When someone says the word “core” to you, what do you see? Six pack abs? A toned stomach? We tend to see the core as just the abdominal muscles -particularly the rectus abdomens, external obliques and internal obliques. But in reality, the core is far greater than just what is visible in the stomach area, and traditional yogic thinking was far too interconnected to describe the core in such isolation.
An article by Charlotte Watts in this month’s Om Yoga magazine explored the concept of the myofacia’s role in terms of the core. Myofacia is a sensory network of tissues that connects muscles, providing supportive tension throughout the body. As such, the abdominal muscles and wider structures that can be considered part of the core are all connected.
Looking deeper into the body, the psoas muscle originates from lumbar (lower back) vertebrae, runs through the pelvis and inserts at the femur, close to the hip socket, meaning that it connects the upper and lower body together. The tightness or health of the psoas greatly influences hip mobility and lower back pain, or lack thereof. Taking the concept of the core literally, the psoas really is key.
Good posture involves a lightly engaged core, but originates from the feet upwards. In mountain pose, awareness starts at the feet, with all four “corners” of the foot pressing evening into the ground, and the inner arches gently lifting. The awareness then turns towards slightly tucking the tailbone under, which in turn switches on the abdominals, before finally moving up to rolled back and lowered shoulders and a steady forward gaze. In this case the concept of the core radiates out down to the toes and up to the crown of the head.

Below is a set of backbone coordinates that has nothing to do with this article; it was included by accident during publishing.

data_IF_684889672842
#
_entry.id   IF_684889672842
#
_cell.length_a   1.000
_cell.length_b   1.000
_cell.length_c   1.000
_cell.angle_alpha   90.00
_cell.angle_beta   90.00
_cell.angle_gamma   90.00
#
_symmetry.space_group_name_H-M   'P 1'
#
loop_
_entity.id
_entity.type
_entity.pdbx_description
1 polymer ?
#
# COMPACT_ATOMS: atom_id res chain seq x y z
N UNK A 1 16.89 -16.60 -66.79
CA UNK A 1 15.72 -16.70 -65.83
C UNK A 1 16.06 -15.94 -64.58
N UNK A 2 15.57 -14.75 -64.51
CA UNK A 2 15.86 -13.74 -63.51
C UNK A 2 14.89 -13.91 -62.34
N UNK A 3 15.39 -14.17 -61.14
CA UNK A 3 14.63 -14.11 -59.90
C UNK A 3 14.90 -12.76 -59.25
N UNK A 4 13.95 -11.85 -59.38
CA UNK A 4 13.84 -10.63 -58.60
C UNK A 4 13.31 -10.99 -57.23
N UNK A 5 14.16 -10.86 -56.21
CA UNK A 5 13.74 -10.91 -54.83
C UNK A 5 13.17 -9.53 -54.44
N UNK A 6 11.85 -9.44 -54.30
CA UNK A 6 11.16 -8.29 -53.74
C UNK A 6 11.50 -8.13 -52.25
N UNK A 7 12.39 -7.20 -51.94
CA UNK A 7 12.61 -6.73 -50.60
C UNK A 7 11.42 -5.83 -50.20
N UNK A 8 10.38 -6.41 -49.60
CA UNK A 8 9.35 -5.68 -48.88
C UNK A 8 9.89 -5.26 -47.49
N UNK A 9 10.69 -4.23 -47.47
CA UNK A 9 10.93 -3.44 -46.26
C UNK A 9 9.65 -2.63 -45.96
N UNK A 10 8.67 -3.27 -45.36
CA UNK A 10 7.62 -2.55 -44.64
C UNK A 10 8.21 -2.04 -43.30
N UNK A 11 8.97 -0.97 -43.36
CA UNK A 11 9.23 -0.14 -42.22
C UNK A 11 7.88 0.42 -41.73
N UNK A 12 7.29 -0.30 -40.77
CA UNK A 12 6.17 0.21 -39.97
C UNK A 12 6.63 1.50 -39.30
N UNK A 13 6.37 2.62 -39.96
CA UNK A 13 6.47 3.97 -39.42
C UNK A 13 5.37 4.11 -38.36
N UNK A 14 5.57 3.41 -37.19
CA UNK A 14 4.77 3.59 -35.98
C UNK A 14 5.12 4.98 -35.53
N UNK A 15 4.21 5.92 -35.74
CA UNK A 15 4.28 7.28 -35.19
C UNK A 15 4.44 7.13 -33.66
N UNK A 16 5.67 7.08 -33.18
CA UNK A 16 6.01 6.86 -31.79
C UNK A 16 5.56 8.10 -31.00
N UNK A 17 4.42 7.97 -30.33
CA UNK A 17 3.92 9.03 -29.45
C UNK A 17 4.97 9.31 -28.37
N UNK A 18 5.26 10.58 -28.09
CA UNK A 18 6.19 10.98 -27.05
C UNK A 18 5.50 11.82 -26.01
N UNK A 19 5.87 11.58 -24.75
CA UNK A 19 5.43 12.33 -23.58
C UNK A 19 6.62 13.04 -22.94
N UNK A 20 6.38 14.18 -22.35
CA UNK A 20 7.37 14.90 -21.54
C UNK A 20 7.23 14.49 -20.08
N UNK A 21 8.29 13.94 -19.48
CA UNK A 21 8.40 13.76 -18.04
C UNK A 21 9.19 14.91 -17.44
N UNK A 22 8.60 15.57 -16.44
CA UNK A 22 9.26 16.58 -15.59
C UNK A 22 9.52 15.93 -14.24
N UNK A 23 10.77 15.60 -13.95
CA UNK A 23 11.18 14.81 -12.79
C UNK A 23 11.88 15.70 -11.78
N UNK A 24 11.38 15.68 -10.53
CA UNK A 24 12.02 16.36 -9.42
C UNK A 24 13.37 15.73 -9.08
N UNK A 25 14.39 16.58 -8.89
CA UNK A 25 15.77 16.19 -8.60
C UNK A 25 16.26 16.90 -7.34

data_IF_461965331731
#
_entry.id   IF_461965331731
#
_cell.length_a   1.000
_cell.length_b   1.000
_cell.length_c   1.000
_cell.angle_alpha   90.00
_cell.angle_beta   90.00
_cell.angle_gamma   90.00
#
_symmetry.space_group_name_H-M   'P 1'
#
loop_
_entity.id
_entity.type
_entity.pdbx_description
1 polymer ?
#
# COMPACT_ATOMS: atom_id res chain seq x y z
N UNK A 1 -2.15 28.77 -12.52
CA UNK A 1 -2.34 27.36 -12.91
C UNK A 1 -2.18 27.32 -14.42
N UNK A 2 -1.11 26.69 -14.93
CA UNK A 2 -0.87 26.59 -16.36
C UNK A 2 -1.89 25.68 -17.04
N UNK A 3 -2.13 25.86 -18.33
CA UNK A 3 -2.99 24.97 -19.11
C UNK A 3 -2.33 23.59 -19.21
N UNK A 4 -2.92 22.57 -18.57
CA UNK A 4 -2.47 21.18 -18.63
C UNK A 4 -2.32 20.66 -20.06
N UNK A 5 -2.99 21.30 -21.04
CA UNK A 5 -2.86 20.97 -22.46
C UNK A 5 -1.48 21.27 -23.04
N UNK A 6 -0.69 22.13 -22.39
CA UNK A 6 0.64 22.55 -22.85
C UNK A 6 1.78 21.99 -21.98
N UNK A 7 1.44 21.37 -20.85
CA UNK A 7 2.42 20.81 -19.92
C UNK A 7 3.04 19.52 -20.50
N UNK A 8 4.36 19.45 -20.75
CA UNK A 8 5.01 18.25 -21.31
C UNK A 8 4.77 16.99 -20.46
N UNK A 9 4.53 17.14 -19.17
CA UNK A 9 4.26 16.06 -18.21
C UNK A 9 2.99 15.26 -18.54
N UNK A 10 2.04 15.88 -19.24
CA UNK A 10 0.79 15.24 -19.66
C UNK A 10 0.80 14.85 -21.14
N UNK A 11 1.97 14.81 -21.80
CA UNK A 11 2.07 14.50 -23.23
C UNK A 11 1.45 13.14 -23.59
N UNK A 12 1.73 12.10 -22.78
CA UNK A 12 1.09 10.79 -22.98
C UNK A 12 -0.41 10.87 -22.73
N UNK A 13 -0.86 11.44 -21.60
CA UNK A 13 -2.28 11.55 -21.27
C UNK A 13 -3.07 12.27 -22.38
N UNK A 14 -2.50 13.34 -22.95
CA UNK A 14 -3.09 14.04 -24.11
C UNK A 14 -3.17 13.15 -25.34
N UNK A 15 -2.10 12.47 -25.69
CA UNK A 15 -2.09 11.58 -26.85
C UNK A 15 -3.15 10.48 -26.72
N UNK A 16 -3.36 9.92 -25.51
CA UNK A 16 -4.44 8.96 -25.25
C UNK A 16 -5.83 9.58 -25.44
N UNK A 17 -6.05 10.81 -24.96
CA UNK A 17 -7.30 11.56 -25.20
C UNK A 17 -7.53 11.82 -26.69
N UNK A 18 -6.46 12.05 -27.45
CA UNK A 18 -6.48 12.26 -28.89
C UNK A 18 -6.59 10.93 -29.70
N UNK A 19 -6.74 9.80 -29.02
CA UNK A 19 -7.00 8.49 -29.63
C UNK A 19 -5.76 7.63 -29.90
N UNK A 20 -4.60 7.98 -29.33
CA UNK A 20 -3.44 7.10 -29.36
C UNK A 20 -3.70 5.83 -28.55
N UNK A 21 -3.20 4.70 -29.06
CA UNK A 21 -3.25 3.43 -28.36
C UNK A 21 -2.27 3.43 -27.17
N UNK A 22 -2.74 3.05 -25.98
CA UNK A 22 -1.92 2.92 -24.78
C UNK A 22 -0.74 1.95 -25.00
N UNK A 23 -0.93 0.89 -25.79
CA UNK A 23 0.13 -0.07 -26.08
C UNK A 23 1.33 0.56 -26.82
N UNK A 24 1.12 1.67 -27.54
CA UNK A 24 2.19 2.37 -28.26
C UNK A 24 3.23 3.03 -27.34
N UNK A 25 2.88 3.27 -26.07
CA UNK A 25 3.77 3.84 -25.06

Whilst core strength isn’t something typically attributed to yoga, a whole body awareness and engagement of key muscles is something that enables the deepening and improvement of practice. Engagement and strengthening of these tissues is something that will protect yogi’s bodies’ from injury, and ultimately creates a more well balanced body.